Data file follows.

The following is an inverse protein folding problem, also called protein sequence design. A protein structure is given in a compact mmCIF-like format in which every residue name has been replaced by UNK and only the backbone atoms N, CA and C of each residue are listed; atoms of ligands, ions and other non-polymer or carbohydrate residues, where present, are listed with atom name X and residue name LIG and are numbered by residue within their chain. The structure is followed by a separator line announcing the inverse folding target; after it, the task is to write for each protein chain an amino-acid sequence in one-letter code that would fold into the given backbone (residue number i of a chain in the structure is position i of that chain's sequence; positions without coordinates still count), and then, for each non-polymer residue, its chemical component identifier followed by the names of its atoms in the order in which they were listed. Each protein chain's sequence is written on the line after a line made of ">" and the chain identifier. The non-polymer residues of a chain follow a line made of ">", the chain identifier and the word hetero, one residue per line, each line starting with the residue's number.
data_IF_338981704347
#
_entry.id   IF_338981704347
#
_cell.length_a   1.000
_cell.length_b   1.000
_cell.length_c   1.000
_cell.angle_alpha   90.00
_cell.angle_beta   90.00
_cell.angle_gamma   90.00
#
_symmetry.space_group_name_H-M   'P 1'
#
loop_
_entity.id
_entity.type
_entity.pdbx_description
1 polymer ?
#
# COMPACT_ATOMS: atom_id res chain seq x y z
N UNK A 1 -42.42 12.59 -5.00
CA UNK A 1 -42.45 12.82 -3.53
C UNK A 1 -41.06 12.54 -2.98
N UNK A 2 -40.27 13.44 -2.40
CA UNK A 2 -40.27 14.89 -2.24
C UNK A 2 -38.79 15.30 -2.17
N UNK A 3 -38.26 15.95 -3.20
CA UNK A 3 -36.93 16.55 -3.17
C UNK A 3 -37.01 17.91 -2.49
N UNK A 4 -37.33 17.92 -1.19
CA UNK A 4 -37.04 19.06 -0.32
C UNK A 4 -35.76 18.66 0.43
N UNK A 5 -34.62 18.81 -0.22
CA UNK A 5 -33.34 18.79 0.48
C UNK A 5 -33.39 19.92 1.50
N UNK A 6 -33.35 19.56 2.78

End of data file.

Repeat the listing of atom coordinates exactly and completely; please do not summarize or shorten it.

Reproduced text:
The following is an inverse protein folding problem, also called protein sequence design. A protein structure is given in a compact mmCIF-like format in which every residue name has been replaced by UNK and only the backbone atoms N, CA and C of each residue are listed; atoms of ligands, ions and other non-polymer or carbohydrate residues, where present, are listed with atom name X and residue name LIG and are numbered by residue within their chain. The structure is followed by a separator line announcing the inverse folding target; after it, the task is to write for each protein chain an amino-acid sequence in one-letter code that would fold into the given backbone (residue number i of a chain in the structure is position i of that chain's sequence; positions without coordinates still count), and then, for each non-polymer residue, its chemical component identifier followed by the names of its atoms in the order in which they were listed. Each protein chain's sequence is written on the line after a line made of ">" and the chain identifier. The non-polymer residues of a chain follow a line made of ">", the chain identifier and the word hetero, one residue per line, each line starting with the residue's number.
data_IF_338981704347
#
_entry.id   IF_338981704347
#
_cell.length_a   1.000
_cell.length_b   1.000
_cell.length_c   1.000
_cell.angle_alpha   90.00
_cell.angle_beta   90.00
_cell.angle_gamma   90.00
#
_symmetry.space_group_name_H-M   'P 1'
#
loop_
_entity.id
_entity.type
_entity.pdbx_description
1 polymer ?
#
# COMPACT_ATOMS: atom_id res chain seq x y z
N UNK A 1 -42.42 12.59 -5.00
CA UNK A 1 -42.45 12.82 -3.53
C UNK A 1 -41.06 12.54 -2.98
N UNK A 2 -40.27 13.44 -2.40
CA UNK A 2 -40.27 14.89 -2.24
C UNK A 2 -38.79 15.30 -2.17
N UNK A 3 -38.26 15.95 -3.20
CA UNK A 3 -36.93 16.55 -3.17
C UNK A 3 -37.01 17.91 -2.49
N UNK A 4 -37.33 17.92 -1.19
CA UNK A 4 -37.04 19.06 -0.32
C UNK A 4 -35.76 18.66 0.43
N UNK A 5 -34.62 18.81 -0.22
CA UNK A 5 -33.34 18.79 0.48
C UNK A 5 -33.39 19.92 1.50
N UNK A 6 -33.35 19.56 2.78